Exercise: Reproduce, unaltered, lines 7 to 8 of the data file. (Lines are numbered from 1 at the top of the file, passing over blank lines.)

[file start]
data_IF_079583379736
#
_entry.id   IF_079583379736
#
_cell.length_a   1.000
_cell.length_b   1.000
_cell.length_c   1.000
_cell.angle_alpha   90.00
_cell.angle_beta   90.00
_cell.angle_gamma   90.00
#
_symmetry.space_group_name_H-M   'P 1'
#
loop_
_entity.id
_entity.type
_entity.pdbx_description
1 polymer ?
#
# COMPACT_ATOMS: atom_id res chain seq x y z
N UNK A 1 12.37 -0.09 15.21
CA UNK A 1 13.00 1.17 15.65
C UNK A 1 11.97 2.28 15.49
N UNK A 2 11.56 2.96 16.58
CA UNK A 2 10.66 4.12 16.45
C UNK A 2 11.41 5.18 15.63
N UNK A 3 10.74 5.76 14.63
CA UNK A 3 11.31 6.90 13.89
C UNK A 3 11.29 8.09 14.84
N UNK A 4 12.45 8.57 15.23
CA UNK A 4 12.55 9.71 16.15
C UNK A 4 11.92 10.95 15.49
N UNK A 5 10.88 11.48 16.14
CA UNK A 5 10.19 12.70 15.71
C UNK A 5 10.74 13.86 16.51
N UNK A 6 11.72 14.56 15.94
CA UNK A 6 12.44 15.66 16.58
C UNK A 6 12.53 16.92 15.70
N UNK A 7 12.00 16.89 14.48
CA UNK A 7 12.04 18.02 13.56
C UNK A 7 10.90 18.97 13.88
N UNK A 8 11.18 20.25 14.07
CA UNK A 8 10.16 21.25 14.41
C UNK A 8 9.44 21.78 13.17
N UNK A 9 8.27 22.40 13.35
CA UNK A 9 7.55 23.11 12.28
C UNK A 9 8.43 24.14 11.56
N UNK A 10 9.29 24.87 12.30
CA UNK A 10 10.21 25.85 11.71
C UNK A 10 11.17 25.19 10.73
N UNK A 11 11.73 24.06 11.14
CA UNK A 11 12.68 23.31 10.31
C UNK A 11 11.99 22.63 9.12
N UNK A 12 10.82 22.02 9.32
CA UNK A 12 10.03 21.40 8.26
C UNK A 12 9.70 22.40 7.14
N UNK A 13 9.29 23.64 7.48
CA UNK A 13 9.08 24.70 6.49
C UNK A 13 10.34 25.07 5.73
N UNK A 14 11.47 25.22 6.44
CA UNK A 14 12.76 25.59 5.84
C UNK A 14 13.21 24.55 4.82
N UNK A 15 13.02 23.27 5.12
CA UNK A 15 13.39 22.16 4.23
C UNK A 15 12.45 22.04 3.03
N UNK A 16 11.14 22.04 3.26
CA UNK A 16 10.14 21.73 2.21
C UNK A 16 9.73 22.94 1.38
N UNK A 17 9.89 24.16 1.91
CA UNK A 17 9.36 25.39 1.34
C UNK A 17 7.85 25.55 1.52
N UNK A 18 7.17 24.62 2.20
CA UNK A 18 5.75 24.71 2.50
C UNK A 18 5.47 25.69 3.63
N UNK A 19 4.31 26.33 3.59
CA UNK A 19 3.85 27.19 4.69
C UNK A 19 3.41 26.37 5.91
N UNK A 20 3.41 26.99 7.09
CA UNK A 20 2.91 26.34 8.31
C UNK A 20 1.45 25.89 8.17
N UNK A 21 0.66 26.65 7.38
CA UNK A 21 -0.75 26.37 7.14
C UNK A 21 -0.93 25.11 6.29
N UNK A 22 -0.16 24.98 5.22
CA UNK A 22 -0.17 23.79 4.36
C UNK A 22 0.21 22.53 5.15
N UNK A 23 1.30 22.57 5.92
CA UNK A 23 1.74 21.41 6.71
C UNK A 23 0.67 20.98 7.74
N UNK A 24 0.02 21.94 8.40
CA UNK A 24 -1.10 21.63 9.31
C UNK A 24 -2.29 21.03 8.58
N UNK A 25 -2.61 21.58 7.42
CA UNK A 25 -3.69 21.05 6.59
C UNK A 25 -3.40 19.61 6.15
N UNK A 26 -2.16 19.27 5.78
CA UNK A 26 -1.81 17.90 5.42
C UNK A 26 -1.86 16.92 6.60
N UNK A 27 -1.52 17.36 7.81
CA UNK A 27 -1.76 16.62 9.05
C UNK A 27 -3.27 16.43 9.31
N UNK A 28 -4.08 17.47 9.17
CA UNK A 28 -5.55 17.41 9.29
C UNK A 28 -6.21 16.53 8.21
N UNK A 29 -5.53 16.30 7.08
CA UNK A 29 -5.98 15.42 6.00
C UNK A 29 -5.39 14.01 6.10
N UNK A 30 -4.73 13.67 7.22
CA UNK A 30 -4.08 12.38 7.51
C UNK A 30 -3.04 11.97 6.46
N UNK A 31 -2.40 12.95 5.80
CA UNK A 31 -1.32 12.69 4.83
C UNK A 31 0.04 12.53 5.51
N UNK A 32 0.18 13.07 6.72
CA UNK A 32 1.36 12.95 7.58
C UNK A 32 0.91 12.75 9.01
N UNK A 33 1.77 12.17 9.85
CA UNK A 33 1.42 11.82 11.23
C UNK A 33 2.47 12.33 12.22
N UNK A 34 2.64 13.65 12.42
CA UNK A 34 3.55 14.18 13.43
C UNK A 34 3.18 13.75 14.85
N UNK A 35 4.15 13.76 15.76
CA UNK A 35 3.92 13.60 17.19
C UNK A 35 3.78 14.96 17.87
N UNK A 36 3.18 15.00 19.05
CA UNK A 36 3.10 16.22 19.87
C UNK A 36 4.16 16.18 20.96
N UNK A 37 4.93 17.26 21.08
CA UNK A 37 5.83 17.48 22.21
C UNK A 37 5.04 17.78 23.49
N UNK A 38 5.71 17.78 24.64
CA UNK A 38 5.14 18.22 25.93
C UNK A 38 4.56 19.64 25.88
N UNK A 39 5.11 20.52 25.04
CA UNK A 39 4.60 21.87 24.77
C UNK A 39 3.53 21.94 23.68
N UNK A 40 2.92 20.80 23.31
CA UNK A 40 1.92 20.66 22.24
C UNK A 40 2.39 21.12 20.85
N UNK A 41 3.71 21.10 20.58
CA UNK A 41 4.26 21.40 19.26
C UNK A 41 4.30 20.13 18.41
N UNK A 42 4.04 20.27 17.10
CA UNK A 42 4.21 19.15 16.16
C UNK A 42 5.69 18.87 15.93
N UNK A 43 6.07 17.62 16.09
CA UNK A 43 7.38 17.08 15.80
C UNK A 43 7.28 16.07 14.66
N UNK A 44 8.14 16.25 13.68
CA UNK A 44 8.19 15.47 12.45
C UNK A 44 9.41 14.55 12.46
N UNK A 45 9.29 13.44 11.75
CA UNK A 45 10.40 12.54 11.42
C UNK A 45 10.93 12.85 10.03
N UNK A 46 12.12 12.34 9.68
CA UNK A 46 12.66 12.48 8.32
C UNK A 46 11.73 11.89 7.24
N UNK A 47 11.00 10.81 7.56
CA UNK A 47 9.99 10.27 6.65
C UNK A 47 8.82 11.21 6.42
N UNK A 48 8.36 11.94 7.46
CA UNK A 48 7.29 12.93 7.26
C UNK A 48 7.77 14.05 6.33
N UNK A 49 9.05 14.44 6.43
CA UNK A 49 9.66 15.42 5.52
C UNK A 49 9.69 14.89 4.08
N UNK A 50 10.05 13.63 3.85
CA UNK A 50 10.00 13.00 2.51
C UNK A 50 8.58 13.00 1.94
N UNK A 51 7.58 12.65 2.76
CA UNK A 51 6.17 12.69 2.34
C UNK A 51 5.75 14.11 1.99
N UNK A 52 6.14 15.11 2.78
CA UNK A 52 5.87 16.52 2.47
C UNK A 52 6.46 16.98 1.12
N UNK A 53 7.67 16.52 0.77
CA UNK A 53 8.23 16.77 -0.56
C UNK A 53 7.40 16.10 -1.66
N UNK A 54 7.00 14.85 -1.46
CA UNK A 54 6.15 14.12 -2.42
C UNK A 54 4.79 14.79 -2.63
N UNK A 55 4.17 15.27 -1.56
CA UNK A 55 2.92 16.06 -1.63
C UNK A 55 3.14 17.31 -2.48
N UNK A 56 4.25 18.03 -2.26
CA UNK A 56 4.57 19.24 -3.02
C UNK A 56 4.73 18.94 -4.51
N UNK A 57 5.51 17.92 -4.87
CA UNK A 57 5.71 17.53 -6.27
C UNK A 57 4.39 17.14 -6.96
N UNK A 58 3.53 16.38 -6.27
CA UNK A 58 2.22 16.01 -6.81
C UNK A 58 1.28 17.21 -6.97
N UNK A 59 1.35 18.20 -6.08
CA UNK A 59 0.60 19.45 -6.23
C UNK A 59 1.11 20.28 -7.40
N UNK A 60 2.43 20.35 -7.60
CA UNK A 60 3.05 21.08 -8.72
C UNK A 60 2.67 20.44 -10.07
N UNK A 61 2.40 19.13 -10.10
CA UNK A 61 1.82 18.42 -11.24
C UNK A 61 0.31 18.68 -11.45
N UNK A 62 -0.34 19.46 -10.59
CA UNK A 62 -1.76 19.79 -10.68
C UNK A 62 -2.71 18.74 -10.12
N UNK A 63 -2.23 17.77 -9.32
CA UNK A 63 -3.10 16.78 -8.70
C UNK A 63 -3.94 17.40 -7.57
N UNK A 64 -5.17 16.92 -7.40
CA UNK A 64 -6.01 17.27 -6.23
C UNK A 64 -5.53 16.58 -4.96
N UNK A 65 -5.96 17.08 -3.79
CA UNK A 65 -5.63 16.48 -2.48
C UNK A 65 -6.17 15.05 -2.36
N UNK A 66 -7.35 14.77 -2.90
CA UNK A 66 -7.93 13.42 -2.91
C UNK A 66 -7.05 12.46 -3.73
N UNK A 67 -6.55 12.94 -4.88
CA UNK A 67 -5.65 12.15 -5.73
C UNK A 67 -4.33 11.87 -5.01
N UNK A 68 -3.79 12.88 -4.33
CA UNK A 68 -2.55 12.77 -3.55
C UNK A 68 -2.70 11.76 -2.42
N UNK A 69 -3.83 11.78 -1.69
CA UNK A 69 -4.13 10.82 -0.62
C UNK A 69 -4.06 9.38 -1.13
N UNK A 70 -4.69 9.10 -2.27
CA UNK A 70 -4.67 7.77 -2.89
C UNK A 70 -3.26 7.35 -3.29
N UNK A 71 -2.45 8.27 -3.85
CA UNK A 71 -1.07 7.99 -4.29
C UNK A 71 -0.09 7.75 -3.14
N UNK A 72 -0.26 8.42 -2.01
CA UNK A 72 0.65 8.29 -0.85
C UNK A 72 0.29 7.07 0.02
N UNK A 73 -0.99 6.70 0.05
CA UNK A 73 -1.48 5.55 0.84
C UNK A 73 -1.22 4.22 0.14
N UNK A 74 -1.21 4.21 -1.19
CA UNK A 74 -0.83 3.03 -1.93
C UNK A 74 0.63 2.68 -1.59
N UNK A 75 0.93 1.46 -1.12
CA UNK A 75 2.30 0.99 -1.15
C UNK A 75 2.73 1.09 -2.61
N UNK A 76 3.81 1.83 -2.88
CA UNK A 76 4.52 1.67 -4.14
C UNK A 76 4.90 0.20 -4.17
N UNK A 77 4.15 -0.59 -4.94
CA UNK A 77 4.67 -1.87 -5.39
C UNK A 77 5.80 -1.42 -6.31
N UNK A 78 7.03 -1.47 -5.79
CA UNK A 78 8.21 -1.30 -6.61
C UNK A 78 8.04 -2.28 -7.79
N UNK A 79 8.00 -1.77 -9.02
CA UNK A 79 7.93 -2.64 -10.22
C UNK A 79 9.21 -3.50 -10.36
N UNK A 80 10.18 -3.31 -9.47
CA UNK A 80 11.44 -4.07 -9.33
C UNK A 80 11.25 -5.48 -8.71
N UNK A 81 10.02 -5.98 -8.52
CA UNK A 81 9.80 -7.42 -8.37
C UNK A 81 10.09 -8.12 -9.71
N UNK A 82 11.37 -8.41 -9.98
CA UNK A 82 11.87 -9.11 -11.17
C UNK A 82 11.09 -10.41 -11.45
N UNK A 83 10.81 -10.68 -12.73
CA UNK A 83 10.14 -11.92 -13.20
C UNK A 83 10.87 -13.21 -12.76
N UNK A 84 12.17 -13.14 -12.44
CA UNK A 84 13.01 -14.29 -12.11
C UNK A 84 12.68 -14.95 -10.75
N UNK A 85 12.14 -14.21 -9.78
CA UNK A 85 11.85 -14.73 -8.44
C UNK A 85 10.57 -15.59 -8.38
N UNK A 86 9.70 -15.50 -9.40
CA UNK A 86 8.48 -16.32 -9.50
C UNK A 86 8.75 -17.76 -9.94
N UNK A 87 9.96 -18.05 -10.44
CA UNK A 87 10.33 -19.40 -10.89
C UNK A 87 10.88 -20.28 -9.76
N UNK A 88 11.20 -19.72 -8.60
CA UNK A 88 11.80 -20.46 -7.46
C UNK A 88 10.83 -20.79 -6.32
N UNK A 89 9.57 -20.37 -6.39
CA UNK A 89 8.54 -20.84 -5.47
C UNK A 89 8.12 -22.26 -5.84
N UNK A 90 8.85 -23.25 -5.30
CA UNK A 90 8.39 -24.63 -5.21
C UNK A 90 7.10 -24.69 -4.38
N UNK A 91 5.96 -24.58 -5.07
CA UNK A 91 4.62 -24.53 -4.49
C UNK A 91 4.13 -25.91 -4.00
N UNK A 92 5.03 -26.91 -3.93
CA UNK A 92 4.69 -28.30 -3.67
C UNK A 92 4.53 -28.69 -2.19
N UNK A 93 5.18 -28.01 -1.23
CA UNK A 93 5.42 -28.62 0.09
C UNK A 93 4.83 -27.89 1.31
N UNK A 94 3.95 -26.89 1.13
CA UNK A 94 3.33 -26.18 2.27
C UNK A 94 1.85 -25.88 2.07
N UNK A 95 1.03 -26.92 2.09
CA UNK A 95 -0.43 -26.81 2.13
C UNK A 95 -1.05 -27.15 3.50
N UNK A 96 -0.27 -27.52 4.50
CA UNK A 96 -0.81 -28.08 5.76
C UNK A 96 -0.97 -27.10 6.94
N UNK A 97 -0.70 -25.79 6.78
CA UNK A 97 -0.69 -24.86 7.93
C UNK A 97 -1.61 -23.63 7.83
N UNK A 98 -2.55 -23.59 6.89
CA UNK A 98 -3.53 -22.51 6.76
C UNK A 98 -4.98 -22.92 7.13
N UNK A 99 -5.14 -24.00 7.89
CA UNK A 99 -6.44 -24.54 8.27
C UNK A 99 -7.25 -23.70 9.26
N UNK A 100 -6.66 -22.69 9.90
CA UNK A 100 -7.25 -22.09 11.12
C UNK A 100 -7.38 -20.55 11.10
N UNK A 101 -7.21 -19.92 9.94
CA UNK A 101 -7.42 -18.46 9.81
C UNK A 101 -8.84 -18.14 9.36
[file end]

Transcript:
_cell.length_c   1.000
_cell.angle_alpha   90.00